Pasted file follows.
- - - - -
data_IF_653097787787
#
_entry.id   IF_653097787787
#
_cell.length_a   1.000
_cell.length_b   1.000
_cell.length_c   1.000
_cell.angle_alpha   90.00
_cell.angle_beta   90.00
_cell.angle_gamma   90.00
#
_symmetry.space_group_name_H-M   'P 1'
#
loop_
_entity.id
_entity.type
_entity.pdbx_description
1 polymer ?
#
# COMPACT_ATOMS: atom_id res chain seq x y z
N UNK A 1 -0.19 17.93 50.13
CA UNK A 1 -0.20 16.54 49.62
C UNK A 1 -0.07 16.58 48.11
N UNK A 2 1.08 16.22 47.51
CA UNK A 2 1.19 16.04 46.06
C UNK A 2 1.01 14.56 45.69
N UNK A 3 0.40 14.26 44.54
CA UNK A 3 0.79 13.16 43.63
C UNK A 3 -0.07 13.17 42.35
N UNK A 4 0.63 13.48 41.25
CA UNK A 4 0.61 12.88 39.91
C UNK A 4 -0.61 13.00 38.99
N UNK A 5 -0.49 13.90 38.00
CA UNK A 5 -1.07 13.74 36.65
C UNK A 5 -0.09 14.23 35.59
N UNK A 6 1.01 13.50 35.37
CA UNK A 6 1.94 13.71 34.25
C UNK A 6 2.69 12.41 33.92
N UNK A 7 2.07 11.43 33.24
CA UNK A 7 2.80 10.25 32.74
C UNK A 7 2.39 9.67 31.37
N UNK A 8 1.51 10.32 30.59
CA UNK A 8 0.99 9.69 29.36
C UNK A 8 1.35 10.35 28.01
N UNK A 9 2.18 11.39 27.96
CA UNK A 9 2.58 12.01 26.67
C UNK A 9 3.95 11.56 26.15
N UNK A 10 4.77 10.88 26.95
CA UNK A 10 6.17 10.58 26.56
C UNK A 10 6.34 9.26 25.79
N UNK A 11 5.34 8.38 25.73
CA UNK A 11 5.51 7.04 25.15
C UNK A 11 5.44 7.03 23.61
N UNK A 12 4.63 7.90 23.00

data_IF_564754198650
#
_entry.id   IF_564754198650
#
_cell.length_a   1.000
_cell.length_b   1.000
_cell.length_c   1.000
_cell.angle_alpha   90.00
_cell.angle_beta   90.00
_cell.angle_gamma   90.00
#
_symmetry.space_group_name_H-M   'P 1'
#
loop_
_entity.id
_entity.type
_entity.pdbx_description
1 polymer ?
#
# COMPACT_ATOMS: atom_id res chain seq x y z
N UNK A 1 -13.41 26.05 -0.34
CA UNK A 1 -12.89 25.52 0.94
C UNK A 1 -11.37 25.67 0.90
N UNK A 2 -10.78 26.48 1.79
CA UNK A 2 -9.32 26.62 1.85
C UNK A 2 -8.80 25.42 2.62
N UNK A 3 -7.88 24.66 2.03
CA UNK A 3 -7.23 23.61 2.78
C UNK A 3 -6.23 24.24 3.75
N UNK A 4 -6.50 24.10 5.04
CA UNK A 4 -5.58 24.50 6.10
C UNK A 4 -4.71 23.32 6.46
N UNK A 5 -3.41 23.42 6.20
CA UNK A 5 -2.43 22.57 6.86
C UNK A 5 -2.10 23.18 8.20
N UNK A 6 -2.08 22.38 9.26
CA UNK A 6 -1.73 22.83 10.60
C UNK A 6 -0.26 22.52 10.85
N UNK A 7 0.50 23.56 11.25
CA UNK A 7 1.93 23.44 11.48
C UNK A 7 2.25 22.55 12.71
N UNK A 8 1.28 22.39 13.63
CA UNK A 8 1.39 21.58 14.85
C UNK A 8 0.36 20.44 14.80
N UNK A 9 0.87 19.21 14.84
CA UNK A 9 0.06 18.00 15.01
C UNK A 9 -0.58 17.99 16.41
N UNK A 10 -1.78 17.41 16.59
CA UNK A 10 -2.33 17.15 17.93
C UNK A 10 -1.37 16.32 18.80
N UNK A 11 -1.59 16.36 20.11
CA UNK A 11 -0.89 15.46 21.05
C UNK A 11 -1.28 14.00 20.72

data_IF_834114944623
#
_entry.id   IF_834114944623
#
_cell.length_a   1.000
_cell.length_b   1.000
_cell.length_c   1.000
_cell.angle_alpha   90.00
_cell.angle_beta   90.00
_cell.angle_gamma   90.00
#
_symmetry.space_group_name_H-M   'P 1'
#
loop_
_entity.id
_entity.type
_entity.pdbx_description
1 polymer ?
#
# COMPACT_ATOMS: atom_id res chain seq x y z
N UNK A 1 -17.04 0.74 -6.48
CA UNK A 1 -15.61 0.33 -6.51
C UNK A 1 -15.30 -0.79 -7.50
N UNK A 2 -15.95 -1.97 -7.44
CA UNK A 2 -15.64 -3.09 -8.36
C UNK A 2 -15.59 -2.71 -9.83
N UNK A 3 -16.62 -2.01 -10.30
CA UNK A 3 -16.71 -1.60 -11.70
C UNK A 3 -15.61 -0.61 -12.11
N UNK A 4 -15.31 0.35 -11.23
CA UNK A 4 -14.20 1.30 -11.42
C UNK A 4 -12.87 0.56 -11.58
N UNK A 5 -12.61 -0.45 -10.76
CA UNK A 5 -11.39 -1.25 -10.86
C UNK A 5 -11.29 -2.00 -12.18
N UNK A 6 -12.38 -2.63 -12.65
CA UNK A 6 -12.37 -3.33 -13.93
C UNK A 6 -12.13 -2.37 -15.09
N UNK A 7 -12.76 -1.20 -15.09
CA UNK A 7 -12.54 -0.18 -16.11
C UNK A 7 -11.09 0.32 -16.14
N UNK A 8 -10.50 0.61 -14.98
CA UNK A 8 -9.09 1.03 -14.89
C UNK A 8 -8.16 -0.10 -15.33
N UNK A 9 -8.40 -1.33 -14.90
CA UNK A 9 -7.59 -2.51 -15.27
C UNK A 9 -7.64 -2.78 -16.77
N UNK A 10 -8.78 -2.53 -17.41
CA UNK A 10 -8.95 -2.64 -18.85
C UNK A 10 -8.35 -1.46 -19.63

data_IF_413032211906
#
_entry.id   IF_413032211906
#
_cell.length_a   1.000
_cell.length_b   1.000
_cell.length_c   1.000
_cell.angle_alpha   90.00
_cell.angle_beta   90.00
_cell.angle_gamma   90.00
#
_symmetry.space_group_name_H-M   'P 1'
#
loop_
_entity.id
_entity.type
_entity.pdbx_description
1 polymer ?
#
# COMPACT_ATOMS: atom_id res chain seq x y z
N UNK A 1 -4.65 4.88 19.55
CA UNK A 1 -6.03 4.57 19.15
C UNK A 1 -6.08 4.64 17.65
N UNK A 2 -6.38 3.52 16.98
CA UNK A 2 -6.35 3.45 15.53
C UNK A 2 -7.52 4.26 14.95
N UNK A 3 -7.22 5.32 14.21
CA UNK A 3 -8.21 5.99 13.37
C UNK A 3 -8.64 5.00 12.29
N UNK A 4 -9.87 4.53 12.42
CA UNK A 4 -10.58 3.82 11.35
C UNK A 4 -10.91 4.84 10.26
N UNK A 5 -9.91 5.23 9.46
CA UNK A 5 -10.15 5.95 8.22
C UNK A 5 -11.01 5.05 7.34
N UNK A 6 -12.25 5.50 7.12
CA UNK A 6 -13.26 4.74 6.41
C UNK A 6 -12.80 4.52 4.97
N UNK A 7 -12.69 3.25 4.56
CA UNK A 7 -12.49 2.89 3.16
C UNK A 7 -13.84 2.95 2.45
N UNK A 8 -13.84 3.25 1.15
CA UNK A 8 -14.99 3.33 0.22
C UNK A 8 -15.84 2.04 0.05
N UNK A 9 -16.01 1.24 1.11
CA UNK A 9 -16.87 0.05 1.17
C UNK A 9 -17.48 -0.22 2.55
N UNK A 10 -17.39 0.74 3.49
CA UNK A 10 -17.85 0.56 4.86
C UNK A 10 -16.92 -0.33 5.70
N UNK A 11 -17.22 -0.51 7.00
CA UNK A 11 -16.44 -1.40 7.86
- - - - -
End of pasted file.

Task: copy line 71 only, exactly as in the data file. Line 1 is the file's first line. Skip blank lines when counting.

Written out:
_entity.pdbx_description